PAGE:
Cases of MRSA infection have fallen to zero at Barnet Hospital.

Figures released this week show there has been no hospital-acquired MRSA blood infection cases since July at Barnet and Chase Farm Hospitals NHS Trust, which runs the Wellhouse Lane hospital.

There were 21 cases between April and July. The trust reported 52 cases of C.difficile infection from April to October this year compared to 255 in the same period last year.

MRSA infections are counted as when the superbug has entered the bloodstream. MRSA can also be found on the skin without causing an infection.

In July last year the Healthcare Commission revealed it found serious breaches of the Hygiene Code during an inspection in June, and the trust became the first in the country to be issued with an improvement notice.

The report said the trust failed to assess the risk of infections, provide isolation facilities and ensure that basic standards of cleanliness were being met.

A follow-up inspection in October last year found that these issues had been resolved.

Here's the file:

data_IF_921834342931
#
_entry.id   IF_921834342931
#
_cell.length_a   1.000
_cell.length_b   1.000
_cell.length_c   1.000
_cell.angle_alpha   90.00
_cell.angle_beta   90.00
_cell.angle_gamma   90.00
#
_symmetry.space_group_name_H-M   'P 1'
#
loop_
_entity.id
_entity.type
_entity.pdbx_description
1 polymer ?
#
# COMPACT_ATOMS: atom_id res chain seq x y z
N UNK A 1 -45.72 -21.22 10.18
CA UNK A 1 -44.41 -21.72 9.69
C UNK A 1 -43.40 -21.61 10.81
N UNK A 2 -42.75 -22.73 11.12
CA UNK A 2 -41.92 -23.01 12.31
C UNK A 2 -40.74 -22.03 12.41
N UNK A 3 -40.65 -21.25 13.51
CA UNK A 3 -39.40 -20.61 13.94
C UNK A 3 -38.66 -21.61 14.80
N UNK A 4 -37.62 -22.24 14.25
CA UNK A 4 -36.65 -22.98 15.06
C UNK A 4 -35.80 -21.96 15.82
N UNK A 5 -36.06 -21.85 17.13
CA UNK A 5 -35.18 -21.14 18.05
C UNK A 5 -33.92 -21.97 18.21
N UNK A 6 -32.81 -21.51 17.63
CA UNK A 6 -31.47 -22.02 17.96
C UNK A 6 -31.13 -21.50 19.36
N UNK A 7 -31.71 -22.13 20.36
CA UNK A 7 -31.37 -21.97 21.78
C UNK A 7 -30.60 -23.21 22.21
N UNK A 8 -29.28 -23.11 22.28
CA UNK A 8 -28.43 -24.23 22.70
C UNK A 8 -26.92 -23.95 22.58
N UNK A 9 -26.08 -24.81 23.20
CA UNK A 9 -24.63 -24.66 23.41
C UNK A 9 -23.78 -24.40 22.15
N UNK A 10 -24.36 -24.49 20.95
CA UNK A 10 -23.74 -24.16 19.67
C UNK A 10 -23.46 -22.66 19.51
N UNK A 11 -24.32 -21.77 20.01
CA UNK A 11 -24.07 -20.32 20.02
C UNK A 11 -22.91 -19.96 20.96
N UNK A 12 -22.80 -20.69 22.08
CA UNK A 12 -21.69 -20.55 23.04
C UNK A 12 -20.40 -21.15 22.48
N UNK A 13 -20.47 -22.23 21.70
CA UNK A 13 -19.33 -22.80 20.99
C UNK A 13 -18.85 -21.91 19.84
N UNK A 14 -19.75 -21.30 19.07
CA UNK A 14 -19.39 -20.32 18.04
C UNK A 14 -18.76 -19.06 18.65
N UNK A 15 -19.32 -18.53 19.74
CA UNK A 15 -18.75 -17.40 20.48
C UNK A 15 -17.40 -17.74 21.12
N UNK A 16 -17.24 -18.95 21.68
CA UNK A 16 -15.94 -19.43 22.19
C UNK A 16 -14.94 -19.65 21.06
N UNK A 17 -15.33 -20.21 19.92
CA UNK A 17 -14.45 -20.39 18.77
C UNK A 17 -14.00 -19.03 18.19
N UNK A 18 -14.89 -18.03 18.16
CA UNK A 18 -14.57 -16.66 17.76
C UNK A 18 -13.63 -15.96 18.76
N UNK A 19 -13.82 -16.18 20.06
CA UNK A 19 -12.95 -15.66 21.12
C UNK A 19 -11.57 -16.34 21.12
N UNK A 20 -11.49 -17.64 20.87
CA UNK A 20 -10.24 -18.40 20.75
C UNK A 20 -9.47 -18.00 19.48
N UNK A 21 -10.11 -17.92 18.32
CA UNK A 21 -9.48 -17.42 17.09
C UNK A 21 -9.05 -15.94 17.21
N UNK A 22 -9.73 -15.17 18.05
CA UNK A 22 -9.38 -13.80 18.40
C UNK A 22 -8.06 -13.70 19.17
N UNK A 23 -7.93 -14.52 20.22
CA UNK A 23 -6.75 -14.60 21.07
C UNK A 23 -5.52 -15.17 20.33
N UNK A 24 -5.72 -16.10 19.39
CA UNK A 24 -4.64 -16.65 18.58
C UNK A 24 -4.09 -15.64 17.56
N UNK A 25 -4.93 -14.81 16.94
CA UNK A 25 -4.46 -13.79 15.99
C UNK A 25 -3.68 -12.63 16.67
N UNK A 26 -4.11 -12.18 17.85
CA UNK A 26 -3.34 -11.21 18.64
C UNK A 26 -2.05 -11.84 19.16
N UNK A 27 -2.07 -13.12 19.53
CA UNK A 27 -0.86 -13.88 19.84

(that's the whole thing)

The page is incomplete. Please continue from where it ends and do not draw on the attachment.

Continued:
This week, the trust’s director of nursing, Louise Ashley, said: “It has now been 75 days since we have had a hospital-acquired MRSA blood infection. We have taken significant steps to tackle infections and have introduced wide-ranging measures to beat MRSA and C.Difficile. We are delighted that all our hard work on infection control continues to pay off.

“We have seen a significant reduction in the number of new cases of C.Difficile and we are continuing to hit the 60 per cent reduction target.”

Ms Ashley added that 3,000 clinical staff had received specialist infection control training and the trust had achieved the target set by the Department of Health to complete a deep clean programme by the end of March this year.

She added: “We have a rigorous and proactive cleaning regime in place. The trust will continue a rolling deep cleaning programme throughout the year.

“We want to reassure our patients and their families that we continue to do everything we can to combat healthcare associated infections. All staff continue to work very hard to maintain the highest possible standards of care.”